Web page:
In America, it’s long been a cornerstone of national pride – entrepreneurship. Americans pride themselves on their competitiveness and ingenuity. Is this self-view still accurate?
Here’s a look at recent data from the Organization for Economic Cooperation and Development (OECD). The data provides some interesting views on entrepreneurship around the globe.
The U.S. Picture
Here’s the U.S. picture. The figure captures new enterprises since 2007, meaning 2007 is set to 100. When the index is above 100, it indicates there was a net increase in new businesses (i.e. business starts less business closures is positive). When the index is below 100, it indicates that business closures surpassed business starts. Unsurprisingly for observers of how Americans respond to economic pressure, business creation took at dip during the recession, bottoming out in the second quarter of 2009 at 95.05.
Following the recession, business creation grew fairly moderately, experiencing some slight growth flattening during parts of 2011 and 2012.
Overall, since 2007 the OECD’s New Enterprise Index for the United States stands at 105.84, meaning that net business creation is up 5.84% since 2007. That’s about 6% growth over about 8 years. Seems low, certainly much lower than population growth, but how does it compare to entrepreneurship around the globe? The next graphic has that look.Source: OECD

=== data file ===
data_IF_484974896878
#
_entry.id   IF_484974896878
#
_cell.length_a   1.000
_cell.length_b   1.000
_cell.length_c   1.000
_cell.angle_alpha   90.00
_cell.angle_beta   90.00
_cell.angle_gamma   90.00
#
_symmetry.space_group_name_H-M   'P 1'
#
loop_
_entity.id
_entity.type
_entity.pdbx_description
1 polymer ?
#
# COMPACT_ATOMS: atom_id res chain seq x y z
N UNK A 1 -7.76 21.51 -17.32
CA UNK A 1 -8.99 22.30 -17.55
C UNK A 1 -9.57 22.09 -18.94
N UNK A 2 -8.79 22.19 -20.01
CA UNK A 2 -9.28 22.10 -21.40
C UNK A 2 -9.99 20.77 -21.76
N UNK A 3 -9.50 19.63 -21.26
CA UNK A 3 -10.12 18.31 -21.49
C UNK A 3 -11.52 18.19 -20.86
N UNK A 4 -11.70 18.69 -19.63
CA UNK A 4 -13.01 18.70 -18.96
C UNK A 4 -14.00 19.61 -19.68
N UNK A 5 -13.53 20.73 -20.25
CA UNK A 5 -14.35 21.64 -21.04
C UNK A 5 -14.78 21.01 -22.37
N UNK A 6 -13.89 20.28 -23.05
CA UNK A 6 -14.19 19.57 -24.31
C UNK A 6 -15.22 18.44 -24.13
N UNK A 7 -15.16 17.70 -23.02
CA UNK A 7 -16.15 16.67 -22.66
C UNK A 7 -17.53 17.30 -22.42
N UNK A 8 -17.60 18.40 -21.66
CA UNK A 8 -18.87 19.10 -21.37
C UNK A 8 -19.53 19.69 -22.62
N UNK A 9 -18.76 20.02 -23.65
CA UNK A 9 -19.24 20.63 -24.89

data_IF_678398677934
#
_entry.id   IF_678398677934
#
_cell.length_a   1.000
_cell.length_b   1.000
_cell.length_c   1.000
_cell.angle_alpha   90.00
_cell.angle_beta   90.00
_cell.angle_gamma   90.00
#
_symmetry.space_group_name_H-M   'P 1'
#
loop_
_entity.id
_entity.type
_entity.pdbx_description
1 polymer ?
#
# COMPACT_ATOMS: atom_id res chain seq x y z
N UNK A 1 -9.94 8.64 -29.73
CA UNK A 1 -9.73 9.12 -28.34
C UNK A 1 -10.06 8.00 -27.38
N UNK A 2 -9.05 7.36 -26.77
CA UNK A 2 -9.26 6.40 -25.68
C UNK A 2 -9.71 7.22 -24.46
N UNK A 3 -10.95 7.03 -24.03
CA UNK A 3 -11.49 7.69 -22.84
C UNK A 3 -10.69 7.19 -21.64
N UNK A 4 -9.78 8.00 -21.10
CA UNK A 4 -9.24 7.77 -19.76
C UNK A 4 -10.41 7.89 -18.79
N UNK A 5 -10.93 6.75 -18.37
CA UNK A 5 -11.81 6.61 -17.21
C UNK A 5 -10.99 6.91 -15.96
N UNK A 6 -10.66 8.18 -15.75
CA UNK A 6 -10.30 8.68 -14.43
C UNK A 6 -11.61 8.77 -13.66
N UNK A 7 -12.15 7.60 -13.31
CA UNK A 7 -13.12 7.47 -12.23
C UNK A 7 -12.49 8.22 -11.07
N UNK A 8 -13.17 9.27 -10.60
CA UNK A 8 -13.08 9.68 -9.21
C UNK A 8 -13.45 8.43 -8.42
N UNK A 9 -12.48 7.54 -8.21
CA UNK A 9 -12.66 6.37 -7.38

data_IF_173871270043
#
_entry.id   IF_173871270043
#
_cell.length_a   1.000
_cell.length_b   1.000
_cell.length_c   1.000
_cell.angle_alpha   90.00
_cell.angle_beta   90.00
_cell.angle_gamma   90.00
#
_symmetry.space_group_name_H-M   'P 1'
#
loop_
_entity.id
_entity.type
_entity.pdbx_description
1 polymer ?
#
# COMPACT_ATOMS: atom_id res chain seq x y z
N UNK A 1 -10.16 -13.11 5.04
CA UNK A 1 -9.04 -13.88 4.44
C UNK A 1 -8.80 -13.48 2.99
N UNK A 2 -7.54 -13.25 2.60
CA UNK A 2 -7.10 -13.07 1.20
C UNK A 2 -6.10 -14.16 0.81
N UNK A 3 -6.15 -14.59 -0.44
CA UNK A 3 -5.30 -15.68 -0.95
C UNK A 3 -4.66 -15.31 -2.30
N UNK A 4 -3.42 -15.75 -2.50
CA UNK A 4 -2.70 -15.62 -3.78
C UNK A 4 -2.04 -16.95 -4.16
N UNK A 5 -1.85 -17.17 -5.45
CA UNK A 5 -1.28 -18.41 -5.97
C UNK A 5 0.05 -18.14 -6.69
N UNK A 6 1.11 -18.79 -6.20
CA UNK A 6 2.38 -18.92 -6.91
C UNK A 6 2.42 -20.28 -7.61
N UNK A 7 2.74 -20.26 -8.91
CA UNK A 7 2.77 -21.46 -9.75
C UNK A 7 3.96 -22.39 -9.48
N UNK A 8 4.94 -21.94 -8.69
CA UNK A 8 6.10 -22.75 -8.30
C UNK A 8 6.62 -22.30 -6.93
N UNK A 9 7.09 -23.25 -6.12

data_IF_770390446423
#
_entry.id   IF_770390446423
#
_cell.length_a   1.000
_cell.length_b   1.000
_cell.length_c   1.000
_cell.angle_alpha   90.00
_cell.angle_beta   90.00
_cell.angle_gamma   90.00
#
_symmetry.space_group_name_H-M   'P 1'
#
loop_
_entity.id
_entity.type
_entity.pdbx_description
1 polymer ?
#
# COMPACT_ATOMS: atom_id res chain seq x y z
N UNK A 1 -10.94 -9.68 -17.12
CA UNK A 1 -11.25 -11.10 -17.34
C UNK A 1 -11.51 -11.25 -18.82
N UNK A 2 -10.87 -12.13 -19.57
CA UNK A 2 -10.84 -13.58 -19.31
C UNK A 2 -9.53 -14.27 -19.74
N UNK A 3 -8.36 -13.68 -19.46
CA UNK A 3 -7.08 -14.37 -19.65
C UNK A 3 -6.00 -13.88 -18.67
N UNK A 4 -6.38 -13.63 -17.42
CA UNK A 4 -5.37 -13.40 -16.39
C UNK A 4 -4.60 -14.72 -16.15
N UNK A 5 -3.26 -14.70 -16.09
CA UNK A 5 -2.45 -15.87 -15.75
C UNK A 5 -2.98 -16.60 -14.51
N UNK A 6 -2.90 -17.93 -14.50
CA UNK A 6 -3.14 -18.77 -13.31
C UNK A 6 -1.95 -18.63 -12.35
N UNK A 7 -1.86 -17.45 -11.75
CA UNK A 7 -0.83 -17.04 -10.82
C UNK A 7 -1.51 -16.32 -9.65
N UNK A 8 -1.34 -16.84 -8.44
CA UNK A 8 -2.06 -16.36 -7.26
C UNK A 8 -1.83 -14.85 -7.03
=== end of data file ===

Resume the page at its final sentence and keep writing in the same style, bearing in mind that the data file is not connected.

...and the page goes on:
The International Picture According to the OECD
Before addressing the details of the OECD figures, it’s important to note that only certain countries are captured in OECD figures. Notable missing figures include China, India, and Brazil, among others. With that said, here’s the look at business creation by country since 2007.
Before looking, which country would you guess would be on top? The Americans? The Germans? Who? Interestingly, it’s the French. Since 2007, the New Enterprise Index for France is up to 161.3, meaning new business creation is up 61.3%.
In second place is the United Kingdom at 151.4, followed by Australia at 150.3, Sweden at 127.7, and Portugal at 119.5.
On the other end, Spain is down to 68.4. Joining Spain near the bottom are Finland at 79.1, Russia at 81.2, Germany at 83.2, and Italy 84.6.
The Business Cycle
Perhaps just as interesting as who is on top is how individuals in various countries responded to the recession. It’s quite clear that the French responded to the recession by individuals starting new businesses. A similar response is present in Sweden and the United Kingdom.
On the other side, in most countries business creation dropped significantly during the recession.Source: OECD
The data does not indicate that Americans, in general, have or are losing their entrepreneurial spirit. However, they are definitely lagging behind many other countries around the world.